• Chromosome anomalies;
  • autistic disorder;
  • cognition;
  • adaptive behavior;
  • longitudinal studies

Background:  Angelman syndrome (AS) is a neurogenetic disorder characterized by severe intellectual disability, lack of speech, and low threshold for laughter; it is considered a ‘syndromic’ form of autism spectrum disorder (ASD). Previous studies have indicated overlap of ASD and AS, primarily in individuals with larger (∼6 Mb) Class I deletions of chromosome 15q11-13. Questions remain regarding whether intellectual disability solely contributes to ASD features in AS and how ASD features in AS change over time. In this study, we used a dimensional approach to examine ASD symptom severity in individuals with AS Class I versus Class II deletions within the context of cognitive development over time.

Methods:  A total of 17 participants with a larger, Class I deletion and 25 participants with a smaller Class II deletion (∼5 Mb) were enrolled (age range = 2–25 years; 5 years 5 months). Standardized measures of cognition, language, motor skills, adaptive skills, maladaptive behavior, autism, and sensory-seeking behaviors/aversions were given at baseline and after 12 months.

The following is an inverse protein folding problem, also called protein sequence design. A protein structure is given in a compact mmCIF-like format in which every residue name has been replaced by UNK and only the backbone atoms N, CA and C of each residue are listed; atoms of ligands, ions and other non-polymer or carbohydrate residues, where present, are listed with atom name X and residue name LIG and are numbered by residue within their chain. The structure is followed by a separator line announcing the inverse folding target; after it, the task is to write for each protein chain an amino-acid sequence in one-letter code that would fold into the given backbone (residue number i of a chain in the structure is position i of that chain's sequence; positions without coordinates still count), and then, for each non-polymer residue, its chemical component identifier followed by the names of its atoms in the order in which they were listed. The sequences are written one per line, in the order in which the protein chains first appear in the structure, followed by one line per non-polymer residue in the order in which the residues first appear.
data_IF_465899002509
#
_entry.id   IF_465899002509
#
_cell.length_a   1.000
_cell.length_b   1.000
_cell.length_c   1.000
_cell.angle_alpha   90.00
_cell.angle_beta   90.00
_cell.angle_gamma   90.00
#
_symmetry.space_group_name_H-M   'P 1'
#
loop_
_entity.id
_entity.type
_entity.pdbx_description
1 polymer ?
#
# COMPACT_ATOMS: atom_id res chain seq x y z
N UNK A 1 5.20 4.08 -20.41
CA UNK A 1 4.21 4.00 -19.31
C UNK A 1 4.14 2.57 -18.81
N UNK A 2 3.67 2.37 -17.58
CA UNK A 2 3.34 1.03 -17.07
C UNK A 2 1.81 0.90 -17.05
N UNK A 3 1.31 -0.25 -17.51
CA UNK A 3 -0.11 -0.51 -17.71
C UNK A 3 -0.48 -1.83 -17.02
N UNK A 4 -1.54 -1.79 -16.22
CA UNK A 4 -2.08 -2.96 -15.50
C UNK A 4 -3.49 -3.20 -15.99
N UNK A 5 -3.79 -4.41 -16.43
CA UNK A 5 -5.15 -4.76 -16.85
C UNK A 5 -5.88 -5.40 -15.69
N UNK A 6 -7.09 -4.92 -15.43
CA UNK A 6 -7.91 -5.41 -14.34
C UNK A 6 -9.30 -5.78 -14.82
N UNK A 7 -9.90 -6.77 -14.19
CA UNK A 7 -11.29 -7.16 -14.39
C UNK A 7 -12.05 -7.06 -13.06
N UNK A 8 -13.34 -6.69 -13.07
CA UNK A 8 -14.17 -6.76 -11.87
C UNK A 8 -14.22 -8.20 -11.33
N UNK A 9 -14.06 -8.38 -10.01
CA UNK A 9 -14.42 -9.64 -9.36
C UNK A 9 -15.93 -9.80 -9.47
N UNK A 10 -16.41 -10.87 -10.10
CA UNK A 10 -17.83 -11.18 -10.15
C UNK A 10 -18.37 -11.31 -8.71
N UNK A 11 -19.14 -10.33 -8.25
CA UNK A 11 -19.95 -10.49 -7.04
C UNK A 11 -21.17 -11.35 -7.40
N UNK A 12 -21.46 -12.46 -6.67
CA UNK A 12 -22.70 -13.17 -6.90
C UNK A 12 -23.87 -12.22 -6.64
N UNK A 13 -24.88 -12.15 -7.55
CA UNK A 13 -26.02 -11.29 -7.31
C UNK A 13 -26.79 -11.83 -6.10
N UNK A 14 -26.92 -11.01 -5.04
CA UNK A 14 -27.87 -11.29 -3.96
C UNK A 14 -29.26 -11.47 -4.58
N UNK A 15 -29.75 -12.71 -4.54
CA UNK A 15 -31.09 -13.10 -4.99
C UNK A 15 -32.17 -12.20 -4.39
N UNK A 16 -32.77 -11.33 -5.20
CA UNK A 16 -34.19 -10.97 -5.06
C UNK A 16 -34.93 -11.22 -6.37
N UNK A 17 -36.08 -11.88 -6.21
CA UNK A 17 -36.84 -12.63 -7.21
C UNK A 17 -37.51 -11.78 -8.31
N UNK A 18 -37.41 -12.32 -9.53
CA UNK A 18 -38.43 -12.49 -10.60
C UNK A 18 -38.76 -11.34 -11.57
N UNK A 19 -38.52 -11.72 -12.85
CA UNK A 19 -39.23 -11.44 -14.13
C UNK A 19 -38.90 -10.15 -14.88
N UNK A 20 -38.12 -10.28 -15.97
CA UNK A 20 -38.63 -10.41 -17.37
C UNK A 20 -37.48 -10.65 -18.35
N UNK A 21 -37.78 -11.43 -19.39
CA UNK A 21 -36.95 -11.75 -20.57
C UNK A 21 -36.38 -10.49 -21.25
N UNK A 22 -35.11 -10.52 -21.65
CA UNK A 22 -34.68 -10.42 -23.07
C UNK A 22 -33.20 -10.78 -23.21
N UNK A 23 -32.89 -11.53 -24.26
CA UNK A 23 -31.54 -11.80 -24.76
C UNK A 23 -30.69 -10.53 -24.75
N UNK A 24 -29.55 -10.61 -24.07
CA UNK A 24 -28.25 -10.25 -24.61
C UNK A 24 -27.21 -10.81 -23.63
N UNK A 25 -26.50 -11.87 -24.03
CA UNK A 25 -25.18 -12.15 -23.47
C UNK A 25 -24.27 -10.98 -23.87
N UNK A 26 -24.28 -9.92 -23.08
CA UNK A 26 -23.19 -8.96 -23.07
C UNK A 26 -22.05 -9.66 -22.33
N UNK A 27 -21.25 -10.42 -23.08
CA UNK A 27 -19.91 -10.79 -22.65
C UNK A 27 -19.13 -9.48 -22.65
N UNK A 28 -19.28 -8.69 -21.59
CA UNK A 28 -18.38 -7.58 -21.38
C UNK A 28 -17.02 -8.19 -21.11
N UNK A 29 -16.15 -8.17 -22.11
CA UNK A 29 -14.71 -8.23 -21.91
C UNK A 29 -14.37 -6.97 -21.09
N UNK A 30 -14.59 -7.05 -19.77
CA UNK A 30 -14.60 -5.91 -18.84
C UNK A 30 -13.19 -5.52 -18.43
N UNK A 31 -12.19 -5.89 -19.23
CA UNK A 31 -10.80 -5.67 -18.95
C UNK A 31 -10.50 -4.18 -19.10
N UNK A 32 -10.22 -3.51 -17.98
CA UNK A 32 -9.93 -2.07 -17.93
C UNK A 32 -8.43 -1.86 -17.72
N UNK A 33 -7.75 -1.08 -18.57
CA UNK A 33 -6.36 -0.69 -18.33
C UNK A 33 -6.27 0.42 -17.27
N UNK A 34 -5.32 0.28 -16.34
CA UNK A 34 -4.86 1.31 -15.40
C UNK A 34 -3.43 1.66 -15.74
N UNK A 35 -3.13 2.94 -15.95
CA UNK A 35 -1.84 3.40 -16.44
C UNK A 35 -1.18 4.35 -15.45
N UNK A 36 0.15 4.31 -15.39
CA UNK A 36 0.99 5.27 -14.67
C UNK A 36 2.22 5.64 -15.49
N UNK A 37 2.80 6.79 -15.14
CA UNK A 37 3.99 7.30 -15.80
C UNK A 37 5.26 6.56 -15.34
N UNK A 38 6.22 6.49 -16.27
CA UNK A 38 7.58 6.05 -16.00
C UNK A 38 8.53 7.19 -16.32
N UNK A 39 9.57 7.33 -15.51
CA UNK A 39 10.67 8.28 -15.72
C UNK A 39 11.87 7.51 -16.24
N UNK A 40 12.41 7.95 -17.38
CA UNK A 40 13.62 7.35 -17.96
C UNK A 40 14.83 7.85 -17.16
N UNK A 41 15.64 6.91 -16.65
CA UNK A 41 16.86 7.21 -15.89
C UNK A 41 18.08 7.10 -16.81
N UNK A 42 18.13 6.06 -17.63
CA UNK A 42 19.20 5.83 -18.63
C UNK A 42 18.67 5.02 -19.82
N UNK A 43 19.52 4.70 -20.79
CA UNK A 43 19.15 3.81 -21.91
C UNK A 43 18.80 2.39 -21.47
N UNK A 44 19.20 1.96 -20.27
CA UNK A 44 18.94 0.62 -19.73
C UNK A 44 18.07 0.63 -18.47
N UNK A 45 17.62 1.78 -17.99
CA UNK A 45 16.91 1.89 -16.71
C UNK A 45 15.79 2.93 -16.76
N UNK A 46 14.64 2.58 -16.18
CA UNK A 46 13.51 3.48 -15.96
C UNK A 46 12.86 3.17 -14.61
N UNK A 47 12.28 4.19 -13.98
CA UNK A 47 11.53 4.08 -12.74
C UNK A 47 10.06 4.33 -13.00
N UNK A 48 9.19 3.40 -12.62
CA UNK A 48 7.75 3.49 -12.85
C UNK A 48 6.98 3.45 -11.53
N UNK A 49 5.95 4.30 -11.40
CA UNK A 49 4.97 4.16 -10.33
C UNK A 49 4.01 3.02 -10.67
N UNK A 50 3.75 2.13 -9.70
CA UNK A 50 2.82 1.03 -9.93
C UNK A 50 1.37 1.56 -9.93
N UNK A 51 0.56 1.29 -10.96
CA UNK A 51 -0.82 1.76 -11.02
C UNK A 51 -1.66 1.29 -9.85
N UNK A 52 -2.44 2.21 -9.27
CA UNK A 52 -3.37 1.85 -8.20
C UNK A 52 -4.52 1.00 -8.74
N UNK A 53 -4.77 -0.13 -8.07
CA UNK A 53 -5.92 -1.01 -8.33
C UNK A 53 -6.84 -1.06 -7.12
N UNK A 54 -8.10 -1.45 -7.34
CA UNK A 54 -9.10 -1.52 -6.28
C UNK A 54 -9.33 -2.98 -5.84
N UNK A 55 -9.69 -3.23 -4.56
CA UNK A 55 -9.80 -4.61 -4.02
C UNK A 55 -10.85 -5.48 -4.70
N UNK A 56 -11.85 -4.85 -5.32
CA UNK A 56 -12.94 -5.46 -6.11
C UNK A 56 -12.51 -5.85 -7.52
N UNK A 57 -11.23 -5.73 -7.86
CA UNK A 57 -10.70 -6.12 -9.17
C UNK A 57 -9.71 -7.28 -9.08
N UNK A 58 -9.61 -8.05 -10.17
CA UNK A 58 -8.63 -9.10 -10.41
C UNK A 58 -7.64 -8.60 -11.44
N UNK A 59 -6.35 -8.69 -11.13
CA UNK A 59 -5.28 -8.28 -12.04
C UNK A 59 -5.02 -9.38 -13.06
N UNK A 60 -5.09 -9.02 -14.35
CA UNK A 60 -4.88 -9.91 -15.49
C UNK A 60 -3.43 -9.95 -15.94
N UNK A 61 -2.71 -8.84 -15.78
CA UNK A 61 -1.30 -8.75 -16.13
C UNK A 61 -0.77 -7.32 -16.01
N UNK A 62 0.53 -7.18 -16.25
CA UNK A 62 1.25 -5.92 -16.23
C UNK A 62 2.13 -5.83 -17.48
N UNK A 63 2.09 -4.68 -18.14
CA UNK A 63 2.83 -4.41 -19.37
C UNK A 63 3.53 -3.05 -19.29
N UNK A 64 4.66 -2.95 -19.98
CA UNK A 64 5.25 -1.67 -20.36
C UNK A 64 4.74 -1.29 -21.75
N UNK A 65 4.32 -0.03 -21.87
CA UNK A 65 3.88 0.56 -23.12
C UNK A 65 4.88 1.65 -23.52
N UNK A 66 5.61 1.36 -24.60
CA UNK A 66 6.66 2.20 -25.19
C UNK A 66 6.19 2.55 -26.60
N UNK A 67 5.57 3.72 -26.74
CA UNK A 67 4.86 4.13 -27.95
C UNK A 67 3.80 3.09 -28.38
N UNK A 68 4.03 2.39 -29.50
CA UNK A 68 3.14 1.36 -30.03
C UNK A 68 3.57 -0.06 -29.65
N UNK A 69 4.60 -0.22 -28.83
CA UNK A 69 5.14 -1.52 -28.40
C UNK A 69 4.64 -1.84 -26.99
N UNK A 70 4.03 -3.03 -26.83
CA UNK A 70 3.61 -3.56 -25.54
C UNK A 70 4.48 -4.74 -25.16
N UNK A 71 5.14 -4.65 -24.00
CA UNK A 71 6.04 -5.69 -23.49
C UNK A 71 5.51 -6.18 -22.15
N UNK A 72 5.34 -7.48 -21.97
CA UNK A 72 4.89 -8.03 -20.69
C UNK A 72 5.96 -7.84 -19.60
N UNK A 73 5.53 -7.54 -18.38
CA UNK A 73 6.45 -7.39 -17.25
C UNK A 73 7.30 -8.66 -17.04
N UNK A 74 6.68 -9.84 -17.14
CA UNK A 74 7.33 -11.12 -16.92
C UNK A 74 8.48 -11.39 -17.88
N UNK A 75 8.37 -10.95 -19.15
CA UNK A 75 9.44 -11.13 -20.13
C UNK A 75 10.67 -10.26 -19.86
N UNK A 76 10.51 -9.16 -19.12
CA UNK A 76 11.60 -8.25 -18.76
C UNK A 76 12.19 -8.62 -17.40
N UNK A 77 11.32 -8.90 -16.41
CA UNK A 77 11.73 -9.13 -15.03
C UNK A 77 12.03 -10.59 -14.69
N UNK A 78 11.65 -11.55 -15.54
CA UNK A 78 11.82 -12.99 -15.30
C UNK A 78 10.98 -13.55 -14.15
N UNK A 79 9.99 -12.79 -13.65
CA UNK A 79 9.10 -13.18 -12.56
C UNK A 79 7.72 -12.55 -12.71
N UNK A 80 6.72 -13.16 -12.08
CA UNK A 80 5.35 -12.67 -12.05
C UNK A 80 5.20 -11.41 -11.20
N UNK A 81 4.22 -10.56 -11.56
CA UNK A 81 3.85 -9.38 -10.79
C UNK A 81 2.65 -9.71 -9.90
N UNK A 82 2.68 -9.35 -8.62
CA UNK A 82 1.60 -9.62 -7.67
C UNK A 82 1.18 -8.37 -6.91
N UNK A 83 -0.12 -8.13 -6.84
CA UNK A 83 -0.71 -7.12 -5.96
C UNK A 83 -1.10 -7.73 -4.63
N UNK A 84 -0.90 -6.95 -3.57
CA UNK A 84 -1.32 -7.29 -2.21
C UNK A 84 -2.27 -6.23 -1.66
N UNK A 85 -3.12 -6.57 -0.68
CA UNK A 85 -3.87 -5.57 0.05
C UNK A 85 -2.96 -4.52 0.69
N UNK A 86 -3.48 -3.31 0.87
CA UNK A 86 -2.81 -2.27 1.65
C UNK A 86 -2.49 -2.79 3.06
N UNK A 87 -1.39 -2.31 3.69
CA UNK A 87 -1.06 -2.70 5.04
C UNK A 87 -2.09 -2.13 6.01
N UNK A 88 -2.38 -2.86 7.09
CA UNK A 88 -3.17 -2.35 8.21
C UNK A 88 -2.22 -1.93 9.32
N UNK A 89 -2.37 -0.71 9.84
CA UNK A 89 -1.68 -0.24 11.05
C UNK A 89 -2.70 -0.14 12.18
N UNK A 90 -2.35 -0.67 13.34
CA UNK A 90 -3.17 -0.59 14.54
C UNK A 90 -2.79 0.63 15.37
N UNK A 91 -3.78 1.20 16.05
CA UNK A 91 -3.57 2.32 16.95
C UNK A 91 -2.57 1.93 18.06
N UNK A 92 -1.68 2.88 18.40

Results:  Despite equivalent cognition and adaptive behavior, the results of repeated measures analyses of variance indicate that participants with Class I deletions have greater impairment in social affect (F = 8.65; p = .006) and more repetitive behaviors (F = 7.92; p = .008) compared to participants with Class II deletions. Although both groups improve in cognition over time, differences in ASD behaviors persist.

Conclusions:  Despite a lack of differences in cognition or adaptive behavior, individuals with Class I deletions have greater severity in ASD features and sensory aversions that remain over time. There are four genes (NIPA 1, NIPA 2, CYFIP1, and GCP5) missing in Class I and present in Class Il deletions, one or more of which may have a role in modifying the severity of social affect impairment, and level of restricted/repetitive behaviors in AS. Our results also suggest the utility of a dimensional, longitudinal approach to the assessment of ASD features in populations of individuals who are low functioning.